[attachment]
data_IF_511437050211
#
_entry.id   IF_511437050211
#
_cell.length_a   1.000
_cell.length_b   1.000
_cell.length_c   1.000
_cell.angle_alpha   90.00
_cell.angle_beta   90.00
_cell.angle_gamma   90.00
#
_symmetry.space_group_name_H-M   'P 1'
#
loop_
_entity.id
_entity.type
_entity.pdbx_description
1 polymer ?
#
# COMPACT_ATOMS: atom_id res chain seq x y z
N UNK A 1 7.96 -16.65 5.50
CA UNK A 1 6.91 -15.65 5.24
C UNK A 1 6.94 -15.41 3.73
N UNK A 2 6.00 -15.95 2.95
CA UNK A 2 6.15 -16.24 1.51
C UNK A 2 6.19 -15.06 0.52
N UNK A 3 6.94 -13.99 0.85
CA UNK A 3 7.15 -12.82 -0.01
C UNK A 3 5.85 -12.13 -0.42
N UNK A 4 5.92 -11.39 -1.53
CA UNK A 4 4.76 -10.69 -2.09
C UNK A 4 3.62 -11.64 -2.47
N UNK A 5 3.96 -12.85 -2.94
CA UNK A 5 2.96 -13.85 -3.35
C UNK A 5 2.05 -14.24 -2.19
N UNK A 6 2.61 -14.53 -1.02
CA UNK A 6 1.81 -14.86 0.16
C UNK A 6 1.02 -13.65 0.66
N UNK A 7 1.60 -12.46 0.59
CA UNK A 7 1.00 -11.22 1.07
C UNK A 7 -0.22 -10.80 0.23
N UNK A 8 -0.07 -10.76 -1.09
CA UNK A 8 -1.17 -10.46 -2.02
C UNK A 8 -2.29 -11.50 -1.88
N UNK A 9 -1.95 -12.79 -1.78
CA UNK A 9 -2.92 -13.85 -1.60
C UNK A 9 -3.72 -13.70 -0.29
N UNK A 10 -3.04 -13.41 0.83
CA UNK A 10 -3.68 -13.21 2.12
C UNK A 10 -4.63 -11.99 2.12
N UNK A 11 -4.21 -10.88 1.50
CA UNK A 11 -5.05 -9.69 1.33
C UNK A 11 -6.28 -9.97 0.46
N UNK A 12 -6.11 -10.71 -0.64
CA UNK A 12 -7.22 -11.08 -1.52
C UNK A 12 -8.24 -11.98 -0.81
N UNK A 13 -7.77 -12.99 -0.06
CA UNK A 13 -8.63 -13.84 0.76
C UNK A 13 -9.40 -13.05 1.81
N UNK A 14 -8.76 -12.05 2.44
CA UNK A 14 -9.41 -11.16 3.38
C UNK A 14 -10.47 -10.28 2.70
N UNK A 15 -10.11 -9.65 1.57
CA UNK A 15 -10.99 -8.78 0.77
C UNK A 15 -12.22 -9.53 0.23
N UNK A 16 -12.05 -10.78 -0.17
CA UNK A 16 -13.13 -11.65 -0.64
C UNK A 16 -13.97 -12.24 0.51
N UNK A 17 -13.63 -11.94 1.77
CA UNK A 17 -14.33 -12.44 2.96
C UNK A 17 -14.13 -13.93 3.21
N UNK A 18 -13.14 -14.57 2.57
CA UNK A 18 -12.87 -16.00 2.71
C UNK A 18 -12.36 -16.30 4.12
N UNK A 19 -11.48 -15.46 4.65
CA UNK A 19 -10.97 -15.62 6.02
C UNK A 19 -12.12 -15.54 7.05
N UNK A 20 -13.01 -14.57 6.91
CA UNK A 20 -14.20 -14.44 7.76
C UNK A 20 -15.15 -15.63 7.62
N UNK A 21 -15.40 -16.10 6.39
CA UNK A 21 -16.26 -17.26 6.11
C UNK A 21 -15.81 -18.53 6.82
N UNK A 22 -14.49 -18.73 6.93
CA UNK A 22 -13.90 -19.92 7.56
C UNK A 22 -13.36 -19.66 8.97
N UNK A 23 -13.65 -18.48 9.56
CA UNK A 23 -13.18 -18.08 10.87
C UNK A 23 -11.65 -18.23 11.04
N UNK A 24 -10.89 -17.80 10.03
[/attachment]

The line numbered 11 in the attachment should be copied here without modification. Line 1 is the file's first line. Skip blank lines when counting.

#